“There is so much to be said about this band and about the politics of the time in the late 60s, early 70s. How great that The Rolling Stones’ Jagger and Richards were putting together songs that were really quite vital absolutely and are in many ways timeless”.

Robert added, “This track ‘Street Fighting Man’ from ‘Beggars Banquet’ is just incredible. Of course, many stations banned the record because they said it was subversive. There is a great comment from the band that said ‘of course it’s subversive. It’s stupid to think that you can start a revolution with a record. I wish you could.”

He also adores the Stones song “Come On,” which was first recorded by Chuck Berry and then covered by the British group in 1963 before being made available as a single. In 2021, during an interview with the BBC Radio show Tracks Of My Years, he mentioned that particular music as one of his favorites.

“You probably may have realized it in my early history as a singer and recording artist, the adventures that I’ve had in the music game. I was really drawn and obsessed by the music of Chicago, Mississippi and the Delta Blues.”

He continued, “(So) I think on the English music scene, one of the main forerunners and purveyors for bringing this music to us as early teenage kids were the Rolling Stones. I do believe this was their first single, if I remember right. I bought it on the blue Decca label. It’s a cover of Chuck Berry‘s ‘Come On’. It was the beginning of their great career, promoting or perhaps giving us inspiration for Country Blues and City Blues of North American.”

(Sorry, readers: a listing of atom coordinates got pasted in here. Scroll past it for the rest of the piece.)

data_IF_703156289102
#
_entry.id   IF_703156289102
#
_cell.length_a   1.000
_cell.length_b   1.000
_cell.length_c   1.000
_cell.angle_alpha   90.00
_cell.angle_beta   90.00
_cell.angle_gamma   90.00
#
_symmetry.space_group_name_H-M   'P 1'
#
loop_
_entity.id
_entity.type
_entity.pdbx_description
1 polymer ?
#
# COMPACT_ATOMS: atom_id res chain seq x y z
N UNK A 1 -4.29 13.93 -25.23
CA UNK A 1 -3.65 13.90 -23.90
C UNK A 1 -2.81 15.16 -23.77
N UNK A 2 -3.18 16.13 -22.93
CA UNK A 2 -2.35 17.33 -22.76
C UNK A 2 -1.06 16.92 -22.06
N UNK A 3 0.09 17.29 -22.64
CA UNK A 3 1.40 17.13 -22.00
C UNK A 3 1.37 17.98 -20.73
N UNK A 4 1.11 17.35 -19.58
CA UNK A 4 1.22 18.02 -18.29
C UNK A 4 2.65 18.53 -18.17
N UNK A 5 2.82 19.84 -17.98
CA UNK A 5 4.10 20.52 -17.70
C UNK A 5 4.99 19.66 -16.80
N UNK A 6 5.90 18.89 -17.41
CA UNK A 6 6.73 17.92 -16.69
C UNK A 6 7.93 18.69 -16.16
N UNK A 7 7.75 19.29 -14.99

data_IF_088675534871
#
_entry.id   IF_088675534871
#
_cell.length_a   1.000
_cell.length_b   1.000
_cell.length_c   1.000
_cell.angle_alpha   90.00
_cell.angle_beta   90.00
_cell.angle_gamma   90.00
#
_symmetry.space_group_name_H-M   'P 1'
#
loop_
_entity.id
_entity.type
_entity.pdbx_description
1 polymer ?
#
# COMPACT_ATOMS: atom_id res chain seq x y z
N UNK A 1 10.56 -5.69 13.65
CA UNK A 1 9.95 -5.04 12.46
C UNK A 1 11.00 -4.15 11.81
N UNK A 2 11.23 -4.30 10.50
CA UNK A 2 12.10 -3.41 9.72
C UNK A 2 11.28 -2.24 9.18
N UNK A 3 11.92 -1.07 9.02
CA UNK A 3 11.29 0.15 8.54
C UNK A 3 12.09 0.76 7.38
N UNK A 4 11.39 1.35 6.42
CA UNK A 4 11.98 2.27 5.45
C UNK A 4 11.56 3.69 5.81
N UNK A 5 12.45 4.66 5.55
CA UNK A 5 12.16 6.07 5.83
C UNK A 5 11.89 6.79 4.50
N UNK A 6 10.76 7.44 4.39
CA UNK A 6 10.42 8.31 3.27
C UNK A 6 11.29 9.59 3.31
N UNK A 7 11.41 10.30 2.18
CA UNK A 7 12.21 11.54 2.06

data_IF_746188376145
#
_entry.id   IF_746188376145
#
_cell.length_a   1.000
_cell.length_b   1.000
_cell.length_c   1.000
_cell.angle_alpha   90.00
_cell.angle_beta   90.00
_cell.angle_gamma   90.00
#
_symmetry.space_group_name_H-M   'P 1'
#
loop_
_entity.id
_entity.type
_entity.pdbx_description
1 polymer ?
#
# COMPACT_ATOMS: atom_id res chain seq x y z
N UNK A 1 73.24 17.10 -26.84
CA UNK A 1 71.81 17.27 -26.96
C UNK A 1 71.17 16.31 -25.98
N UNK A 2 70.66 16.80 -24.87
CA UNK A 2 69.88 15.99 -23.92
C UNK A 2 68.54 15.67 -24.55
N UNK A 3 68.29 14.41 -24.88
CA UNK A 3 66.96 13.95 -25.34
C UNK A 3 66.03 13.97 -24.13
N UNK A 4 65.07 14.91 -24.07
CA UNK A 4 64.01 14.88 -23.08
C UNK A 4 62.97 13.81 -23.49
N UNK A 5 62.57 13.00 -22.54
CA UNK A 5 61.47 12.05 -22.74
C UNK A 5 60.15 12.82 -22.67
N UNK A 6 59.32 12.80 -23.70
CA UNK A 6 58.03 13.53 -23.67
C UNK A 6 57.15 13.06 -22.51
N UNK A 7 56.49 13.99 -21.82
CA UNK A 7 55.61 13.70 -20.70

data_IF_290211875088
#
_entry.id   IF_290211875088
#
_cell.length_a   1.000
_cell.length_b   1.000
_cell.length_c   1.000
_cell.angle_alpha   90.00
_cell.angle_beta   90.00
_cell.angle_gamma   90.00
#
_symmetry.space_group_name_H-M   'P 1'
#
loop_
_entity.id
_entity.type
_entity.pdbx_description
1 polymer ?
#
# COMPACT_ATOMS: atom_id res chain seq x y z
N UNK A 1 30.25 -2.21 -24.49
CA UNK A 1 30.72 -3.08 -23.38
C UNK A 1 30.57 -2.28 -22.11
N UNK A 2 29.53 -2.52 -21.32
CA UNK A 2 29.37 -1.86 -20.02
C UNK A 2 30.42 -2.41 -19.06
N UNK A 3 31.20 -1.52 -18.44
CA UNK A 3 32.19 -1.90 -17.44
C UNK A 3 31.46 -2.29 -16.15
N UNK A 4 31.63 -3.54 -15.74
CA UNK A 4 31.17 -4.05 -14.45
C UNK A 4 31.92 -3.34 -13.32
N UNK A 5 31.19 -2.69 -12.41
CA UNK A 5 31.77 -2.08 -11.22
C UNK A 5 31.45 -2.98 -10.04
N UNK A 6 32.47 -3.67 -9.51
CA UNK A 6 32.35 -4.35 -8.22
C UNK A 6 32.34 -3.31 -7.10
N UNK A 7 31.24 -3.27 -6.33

The Rolling Stones have been touring for 60 years and have 30 studio albums to their credit. Their projected global record sales exceed 200 million, making them one of the most successful bands in history.

What was Mick Jagger’s first impression on Led Zeppelin

The strength that Led Zeppelin had both live and on record stunned the music industry with the publication of their innovative self-titled first album in 1969. Numerous musicians who were already well-known at the time were taken aback by the sound the band was producing. In 2020, Mick Jagger was asked what The Rolling Stones thought of Zeppelin at first during an interview with BBC Radio 2.

“The thing was, I knew Jimmy (Page) very, very early on. Going back ten years before that. You know, makes you feel very young. I used to produce records. I did this record ‘Out Of Time’ for Chris Farlowe, which it was a very successful record in the early 60s. (Song) which Keith (Richards) and I wrote.”